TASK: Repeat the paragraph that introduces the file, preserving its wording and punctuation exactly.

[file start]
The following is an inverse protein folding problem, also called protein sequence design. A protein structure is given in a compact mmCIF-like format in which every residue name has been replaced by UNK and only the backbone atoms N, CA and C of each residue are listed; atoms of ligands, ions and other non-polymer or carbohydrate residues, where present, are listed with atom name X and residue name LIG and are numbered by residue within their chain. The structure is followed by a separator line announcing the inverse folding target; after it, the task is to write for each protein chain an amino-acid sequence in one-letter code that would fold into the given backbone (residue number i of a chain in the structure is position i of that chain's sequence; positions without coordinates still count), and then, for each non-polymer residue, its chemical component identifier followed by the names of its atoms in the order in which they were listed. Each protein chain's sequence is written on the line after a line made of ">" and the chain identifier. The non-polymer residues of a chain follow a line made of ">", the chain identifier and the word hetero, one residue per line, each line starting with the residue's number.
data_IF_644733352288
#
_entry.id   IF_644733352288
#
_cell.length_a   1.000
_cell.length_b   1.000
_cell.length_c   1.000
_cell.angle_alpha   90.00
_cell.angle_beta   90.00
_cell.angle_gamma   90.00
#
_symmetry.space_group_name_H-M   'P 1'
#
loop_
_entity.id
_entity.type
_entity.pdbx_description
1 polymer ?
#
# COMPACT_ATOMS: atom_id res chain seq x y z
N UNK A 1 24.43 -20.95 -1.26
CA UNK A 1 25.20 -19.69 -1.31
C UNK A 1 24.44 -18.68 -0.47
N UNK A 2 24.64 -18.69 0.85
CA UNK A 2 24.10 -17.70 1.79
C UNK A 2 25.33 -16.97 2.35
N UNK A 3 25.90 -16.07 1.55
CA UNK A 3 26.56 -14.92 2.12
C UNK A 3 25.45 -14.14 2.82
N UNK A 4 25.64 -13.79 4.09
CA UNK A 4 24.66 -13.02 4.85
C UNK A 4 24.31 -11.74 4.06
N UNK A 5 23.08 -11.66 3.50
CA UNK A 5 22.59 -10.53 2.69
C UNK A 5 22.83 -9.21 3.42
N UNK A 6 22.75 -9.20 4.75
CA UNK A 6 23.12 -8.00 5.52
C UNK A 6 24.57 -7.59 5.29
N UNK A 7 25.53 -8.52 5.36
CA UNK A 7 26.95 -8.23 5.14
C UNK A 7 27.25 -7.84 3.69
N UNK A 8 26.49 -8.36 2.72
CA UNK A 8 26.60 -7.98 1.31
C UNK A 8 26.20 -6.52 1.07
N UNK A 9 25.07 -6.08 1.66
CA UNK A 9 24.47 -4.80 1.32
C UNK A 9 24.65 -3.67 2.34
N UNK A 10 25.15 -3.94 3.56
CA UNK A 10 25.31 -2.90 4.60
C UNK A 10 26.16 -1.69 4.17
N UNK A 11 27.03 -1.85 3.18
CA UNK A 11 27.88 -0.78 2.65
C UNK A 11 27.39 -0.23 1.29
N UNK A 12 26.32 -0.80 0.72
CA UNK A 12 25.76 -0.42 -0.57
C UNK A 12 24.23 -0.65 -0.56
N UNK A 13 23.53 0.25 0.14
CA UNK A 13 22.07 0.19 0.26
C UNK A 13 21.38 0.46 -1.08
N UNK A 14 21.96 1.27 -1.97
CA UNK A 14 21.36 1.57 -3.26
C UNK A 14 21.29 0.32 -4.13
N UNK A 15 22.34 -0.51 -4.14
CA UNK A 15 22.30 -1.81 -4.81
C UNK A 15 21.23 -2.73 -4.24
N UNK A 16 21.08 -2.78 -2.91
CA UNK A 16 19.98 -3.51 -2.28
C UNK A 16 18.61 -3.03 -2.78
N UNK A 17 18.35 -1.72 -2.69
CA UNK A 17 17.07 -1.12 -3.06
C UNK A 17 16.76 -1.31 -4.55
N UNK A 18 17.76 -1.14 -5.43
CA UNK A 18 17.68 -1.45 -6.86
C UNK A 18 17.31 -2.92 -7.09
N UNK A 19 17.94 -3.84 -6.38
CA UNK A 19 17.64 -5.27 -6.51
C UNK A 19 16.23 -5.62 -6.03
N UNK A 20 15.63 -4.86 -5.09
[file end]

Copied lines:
The following is an inverse protein folding problem, also called protein sequence design. A protein structure is given in a compact mmCIF-like format in which every residue name has been replaced by UNK and only the backbone atoms N, CA and C of each residue are listed; atoms of ligands, ions and other non-polymer or carbohydrate residues, where present, are listed with atom name X and residue name LIG and are numbered by residue within their chain. The structure is followed by a separator line announcing the inverse folding target; after it, the task is to write for each protein chain an amino-acid sequence in one-letter code that would fold into the given backbone (residue number i of a chain in the structure is position i of that chain's sequence; positions without coordinates still count), and then, for each non-polymer residue, its chemical component identifier followed by the names of its atoms in the order in which they were listed. Each protein chain's sequence is written on the line after a line made of ">" and the chain identifier. The non-polymer residues of a chain follow a line made of ">", the chain identifier and the word hetero, one residue per line, each line starting with the residue's number.